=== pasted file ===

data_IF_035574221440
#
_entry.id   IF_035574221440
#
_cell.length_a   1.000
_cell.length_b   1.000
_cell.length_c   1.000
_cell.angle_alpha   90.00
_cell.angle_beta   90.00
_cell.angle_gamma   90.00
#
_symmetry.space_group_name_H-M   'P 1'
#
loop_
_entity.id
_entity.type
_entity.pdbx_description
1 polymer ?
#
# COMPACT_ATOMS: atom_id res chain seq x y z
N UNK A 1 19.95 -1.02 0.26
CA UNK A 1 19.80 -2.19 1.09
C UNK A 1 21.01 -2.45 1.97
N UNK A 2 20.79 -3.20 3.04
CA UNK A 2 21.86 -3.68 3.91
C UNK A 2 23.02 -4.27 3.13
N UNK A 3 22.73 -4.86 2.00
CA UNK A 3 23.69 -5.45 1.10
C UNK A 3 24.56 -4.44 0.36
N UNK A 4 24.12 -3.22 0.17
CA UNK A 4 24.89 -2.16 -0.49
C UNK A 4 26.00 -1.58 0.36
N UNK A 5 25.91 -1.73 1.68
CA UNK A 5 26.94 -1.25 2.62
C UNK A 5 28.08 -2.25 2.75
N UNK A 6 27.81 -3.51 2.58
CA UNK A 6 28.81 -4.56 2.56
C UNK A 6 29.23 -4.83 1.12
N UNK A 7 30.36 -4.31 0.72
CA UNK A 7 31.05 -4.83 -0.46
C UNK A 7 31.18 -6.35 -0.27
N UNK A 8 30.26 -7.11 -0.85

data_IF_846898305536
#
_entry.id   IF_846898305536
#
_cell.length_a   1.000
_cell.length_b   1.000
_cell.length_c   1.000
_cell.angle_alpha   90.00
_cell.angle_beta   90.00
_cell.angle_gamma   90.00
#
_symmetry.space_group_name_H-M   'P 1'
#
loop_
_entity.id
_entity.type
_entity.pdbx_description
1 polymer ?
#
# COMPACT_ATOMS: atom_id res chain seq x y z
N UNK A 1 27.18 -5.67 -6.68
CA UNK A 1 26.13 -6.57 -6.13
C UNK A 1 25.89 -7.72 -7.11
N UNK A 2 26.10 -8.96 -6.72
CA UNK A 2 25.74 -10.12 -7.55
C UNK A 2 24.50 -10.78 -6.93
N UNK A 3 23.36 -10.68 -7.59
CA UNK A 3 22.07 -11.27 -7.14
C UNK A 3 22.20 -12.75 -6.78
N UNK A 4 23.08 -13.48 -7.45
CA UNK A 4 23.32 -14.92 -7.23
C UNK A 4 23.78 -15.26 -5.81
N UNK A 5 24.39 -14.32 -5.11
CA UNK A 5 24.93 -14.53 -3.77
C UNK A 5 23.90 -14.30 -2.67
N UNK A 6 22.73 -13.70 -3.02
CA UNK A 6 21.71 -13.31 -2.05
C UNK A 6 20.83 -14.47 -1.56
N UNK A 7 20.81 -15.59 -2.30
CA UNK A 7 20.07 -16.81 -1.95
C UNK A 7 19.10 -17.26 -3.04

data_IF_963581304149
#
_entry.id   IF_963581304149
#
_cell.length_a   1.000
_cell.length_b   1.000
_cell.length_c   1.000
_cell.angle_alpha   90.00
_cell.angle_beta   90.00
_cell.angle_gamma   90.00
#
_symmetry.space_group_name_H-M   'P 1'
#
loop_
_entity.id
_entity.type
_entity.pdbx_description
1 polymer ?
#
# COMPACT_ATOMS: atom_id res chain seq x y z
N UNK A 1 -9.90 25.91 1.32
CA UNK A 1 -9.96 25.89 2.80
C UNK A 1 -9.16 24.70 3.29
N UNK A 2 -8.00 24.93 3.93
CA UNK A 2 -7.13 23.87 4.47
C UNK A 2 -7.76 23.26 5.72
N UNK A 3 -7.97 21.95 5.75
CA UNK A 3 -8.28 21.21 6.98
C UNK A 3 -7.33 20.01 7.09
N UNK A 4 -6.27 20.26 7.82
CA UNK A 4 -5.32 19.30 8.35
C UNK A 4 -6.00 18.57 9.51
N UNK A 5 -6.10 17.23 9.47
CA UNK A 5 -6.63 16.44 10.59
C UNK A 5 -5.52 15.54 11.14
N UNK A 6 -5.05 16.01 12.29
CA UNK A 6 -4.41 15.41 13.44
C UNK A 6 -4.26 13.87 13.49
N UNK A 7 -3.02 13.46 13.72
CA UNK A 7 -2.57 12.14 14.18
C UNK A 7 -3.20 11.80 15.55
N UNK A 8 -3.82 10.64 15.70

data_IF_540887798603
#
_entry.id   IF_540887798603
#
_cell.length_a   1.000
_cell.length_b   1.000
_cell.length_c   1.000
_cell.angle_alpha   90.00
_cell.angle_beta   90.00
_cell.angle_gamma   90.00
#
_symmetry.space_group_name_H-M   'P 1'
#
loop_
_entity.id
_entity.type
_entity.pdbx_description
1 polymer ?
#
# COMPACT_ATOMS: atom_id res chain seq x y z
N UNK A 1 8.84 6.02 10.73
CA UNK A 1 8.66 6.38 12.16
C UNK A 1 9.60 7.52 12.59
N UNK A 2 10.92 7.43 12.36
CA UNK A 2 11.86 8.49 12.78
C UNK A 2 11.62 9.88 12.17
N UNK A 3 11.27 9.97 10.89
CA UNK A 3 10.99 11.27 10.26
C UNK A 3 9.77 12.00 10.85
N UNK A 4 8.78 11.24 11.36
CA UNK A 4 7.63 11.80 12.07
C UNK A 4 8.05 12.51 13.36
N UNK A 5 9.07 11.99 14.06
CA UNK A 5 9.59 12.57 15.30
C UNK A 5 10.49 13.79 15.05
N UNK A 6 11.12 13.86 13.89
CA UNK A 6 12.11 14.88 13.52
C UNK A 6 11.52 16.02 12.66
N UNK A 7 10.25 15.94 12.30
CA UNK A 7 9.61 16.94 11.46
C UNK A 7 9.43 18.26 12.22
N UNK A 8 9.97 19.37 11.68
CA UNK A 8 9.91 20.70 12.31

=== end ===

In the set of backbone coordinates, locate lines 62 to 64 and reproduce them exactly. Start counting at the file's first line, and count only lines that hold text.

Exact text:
# COMPACT_ATOMS: atom_id res chain seq x y z
N UNK A 1 27.18 -5.67 -6.68
CA UNK A 1 26.13 -6.57 -6.13